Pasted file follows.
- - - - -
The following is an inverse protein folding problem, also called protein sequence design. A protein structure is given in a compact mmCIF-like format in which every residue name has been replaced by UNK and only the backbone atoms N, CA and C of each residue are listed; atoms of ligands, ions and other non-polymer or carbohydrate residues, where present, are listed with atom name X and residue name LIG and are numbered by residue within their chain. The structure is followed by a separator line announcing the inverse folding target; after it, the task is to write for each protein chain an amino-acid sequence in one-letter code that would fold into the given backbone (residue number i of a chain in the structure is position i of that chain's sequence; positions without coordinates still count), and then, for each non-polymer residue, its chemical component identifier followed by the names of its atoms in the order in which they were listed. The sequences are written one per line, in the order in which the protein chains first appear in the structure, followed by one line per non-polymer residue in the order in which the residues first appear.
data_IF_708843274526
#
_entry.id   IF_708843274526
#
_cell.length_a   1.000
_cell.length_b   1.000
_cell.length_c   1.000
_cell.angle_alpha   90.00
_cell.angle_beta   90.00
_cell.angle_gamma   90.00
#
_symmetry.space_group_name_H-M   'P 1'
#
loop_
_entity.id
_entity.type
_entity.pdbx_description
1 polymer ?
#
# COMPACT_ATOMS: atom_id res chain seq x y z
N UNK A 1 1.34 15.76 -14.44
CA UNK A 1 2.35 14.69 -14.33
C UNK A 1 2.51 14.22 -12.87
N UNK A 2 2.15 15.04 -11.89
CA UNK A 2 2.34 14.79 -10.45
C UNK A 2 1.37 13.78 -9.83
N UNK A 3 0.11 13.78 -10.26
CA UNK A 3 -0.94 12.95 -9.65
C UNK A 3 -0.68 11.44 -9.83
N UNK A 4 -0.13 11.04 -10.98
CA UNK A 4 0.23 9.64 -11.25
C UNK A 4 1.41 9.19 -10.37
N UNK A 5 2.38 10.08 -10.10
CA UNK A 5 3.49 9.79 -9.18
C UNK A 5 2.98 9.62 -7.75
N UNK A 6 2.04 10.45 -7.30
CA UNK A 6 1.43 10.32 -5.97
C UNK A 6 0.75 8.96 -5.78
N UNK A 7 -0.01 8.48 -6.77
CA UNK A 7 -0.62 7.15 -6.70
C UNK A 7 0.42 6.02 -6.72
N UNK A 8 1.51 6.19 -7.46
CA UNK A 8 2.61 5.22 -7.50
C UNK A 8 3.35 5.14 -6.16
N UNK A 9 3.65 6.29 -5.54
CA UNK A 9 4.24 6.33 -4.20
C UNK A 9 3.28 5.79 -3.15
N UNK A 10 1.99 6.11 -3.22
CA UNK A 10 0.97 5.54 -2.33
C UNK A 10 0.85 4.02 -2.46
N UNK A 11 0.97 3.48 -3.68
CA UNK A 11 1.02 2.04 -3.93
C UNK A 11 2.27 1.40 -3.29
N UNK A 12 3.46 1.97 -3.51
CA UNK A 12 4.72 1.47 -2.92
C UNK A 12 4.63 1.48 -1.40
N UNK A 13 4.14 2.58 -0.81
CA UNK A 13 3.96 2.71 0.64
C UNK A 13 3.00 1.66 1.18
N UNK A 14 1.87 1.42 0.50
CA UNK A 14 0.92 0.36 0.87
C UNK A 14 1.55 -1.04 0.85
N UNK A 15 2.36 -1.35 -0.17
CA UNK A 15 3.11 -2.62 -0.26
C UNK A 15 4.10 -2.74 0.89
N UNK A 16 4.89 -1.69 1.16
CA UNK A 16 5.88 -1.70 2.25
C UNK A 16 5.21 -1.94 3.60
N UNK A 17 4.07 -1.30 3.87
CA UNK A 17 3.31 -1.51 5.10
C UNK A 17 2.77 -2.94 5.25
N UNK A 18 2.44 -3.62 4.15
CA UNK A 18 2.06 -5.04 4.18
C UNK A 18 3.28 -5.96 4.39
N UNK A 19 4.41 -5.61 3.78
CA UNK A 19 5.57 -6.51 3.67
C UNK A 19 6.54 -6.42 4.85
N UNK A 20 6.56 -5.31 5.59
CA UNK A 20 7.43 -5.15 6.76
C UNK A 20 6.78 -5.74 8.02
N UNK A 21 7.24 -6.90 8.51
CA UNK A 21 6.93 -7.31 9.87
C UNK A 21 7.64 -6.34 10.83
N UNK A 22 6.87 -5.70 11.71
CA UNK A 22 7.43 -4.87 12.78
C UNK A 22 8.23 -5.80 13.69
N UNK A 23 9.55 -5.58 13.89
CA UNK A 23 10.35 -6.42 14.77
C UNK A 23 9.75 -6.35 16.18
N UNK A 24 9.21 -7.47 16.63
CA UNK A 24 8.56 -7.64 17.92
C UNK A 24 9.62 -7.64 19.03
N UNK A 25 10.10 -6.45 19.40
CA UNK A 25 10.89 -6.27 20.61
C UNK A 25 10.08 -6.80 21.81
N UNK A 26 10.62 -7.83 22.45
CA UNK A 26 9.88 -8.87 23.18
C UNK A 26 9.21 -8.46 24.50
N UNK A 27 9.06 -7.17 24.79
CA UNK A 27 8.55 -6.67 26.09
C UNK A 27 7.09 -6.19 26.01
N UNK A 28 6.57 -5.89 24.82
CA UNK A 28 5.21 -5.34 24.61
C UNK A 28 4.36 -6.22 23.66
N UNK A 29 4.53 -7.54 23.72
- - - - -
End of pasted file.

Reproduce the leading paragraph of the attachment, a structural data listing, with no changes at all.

The following is an inverse protein folding problem, also called protein sequence design. A protein structure is given in a compact mmCIF-like format in which every residue name has been replaced by UNK and only the backbone atoms N, CA and C of each residue are listed; atoms of ligands, ions and other non-polymer or carbohydrate residues, where present, are listed with atom name X and residue name LIG and are numbered by residue within their chain. The structure is followed by a separator line announcing the inverse folding target; after it, the task is to write for each protein chain an amino-acid sequence in one-letter code that would fold into the given backbone (residue number i of a chain in the structure is position i of that chain's sequence; positions without coordinates still count), and then, for each non-polymer residue, its chemical component identifier followed by the names of its atoms in the order in which they were listed. The sequences are written one per line, in the order in which the protein chains first appear in the structure, followed by one line per non-polymer residue in the order in which the residues first appear.